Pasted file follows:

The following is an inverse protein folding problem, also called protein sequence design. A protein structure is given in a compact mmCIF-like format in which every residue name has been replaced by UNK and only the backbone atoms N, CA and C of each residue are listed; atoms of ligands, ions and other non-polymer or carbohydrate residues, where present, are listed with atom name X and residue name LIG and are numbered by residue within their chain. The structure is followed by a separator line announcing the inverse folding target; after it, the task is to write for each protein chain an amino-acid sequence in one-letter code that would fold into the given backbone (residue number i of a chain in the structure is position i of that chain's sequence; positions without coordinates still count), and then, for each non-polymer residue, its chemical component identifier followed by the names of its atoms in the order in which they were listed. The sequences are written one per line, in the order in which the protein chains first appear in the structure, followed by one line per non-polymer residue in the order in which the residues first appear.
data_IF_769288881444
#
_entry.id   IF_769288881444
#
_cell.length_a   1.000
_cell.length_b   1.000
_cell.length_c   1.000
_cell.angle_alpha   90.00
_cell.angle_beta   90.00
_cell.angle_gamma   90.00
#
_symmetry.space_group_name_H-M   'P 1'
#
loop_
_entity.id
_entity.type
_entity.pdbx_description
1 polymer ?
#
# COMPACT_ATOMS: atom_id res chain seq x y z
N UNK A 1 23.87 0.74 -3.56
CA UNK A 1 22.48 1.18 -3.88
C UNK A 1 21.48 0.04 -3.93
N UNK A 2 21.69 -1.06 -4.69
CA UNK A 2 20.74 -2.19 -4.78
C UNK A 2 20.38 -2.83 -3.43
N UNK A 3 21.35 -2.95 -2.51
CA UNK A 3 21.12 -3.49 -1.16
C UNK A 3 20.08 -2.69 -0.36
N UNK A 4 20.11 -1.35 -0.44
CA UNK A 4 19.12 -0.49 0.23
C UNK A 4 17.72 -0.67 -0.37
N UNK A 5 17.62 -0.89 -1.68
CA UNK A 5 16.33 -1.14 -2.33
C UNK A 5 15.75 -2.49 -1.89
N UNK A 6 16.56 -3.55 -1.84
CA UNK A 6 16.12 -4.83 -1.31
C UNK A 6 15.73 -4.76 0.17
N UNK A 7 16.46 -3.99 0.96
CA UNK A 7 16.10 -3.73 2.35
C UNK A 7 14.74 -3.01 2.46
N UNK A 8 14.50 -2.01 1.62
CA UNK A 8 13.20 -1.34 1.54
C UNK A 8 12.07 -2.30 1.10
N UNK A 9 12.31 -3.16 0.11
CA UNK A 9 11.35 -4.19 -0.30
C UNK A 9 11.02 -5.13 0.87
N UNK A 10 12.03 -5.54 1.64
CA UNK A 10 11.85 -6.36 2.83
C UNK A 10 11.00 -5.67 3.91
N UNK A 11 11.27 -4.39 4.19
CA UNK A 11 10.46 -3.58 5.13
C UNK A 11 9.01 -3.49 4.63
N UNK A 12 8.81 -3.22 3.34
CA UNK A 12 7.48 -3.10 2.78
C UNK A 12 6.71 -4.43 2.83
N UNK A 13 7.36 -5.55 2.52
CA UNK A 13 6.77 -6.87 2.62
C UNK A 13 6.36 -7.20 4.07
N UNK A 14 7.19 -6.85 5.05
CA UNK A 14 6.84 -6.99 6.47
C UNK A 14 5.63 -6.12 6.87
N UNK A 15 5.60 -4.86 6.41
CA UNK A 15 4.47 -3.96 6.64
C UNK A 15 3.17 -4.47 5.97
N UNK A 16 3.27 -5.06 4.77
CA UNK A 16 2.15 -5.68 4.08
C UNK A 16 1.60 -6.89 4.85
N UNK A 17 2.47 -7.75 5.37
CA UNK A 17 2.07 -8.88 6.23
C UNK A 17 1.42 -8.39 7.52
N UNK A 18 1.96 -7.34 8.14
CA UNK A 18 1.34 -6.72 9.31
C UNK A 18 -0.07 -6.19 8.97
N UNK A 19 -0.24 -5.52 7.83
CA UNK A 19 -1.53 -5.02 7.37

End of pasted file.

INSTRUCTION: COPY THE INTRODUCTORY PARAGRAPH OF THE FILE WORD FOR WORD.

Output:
The following is an inverse protein folding problem, also called protein sequence design. A protein structure is given in a compact mmCIF-like format in which every residue name has been replaced by UNK and only the backbone atoms N, CA and C of each residue are listed; atoms of ligands, ions and other non-polymer or carbohydrate residues, where present, are listed with atom name X and residue name LIG and are numbered by residue within their chain. The structure is followed by a separator line announcing the inverse folding target; after it, the task is to write for each protein chain an amino-acid sequence in one-letter code that would fold into the given backbone (residue number i of a chain in the structure is position i of that chain's sequence; positions without coordinates still count), and then, for each non-polymer residue, its chemical component identifier followed by the names of its atoms in the order in which they were listed. The sequences are written one per line, in the order in which the protein chains first appear in the structure, followed by one line per non-polymer residue in the order in which the residues first appear.